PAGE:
OSF realtime virtual production system integrations are based on OSF Realtime Machines, running Unreal Engine with realtime rendering and virtual camera cinematic capabilities.
Realtime camera tracking is taken care of by Mo-sys Engineering on top of the optical camera (Alexa Mini). Blackmagic hardware also plays a large part in OSF solutions,incorporate 4K and 8K broadcast standards.
But what about Post Production Options?
In this test case, the only post production allowed was to pull the footage from our data recorders and onto a timeline in Adobe Premier. We then cut the rushes to a library track from Audio Networks and that was it.
But, we could have opened the recorded layers and data – Matte – Foreground – Background and RAW optical layers, into a long list of post production software and clean and tweak until our hearts (and clients) content.
For anything more than a test, we’d still prefer to open up the files in post as all assets from the system are editable in post production applications.
For instance we’d have liked to clean up the chroma, improving the look and feel of the virtual sets. But that was not the idea in this test – it was strictly no post allowed, what you see is what you get, in realtime.
Here’s a quick introduction and round up of what’s on offer Tax Break or as what’s called ‘soft money’ to Producers who are looking to produce films and television in the UK.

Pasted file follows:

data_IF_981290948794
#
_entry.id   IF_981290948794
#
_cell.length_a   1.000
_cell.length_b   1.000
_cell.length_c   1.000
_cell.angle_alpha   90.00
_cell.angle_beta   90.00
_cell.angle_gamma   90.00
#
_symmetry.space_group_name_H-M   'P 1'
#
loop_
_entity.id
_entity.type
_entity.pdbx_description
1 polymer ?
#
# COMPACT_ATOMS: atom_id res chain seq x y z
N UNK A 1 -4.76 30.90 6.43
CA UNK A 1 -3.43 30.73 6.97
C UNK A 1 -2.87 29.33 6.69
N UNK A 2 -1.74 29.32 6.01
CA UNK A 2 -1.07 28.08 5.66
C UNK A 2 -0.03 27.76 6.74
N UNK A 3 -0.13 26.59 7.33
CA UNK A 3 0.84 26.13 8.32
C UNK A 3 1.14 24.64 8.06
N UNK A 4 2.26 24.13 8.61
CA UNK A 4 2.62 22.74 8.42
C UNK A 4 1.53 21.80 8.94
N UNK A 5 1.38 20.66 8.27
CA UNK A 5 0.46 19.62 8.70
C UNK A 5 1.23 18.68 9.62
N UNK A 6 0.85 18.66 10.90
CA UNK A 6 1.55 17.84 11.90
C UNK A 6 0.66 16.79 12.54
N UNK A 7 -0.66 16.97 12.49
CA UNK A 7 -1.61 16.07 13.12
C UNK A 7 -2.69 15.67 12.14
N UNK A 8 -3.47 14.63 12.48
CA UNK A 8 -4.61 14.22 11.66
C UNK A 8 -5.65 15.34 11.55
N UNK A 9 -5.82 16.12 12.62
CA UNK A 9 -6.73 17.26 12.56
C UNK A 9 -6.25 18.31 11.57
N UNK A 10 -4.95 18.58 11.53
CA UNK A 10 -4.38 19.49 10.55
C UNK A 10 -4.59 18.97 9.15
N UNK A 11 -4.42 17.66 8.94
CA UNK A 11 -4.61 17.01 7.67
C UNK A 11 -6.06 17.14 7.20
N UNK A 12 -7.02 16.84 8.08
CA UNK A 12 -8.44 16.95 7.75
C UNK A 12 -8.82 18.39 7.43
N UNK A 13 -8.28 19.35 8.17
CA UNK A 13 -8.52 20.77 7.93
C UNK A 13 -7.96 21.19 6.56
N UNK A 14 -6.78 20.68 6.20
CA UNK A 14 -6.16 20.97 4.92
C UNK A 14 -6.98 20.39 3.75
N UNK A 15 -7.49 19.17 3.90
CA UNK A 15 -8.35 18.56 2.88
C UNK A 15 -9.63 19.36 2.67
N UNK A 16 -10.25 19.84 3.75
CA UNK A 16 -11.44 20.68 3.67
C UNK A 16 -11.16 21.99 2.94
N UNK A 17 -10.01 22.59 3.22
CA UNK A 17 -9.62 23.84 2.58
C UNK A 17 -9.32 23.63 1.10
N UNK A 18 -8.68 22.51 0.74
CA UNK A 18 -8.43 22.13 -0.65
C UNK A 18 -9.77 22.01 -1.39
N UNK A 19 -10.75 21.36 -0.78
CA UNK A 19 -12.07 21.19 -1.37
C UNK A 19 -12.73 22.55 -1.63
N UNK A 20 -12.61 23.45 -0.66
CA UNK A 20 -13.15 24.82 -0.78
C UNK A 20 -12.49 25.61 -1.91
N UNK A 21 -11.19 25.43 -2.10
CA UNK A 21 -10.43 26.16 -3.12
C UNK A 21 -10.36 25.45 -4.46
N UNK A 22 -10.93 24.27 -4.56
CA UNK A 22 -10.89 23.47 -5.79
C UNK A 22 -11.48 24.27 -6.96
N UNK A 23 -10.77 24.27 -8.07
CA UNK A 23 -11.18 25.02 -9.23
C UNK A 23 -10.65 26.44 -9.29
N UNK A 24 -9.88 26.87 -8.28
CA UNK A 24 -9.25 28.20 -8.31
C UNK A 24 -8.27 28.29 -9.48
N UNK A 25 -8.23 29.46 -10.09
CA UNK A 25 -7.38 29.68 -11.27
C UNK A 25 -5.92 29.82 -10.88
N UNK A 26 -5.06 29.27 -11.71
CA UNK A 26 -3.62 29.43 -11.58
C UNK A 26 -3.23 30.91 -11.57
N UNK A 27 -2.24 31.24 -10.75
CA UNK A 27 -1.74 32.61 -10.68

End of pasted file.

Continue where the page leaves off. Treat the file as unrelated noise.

UK Film Tax Relief: Up to 25% cash rebate of qualifying expenditure. Must pass a cultural test or qualify as an official co-production (that is, made under UK’s co-production treaties). Project cap: 80% of qualifying expenditure. Minimum spend: 10% of qualifying production expenditure
Google – National Funding: National funding incentives available to international producers include BBC Films, BFI Production & Development Funding, Film4 and Pinewood Pictures. Also see Regional Funding: Regional incentives include the following:
(1) the Yorkshire Content Fund (will invest the lower of up to 10% of the total production budget or up to £500,000);
(2) Ffilm Cymru Wales Production Funding (provides grants of up to £300,000 for writers, directors and producers who are either born or currently residing in Wales working in English or Welsh);
(3) Creative Scotland Screen Funding (provides single project development Funding of £3,000-£50,000, Slate Development Funding of £50,000-£100,000, production funding of £50,000-£500,000, and distribution and exhibition funding of £5,000 – £15,000);
(4) Northern Ireland Production Funding of a maximum of £800,000 for feature film and television production and £500,000 for interactive content production, up to a ceiling of 25% of the overall project budget. Funding is in the form of a recoupable loan with profit participation or in limited circumstances a grant. Available to productions with more than 65% of funding already in place.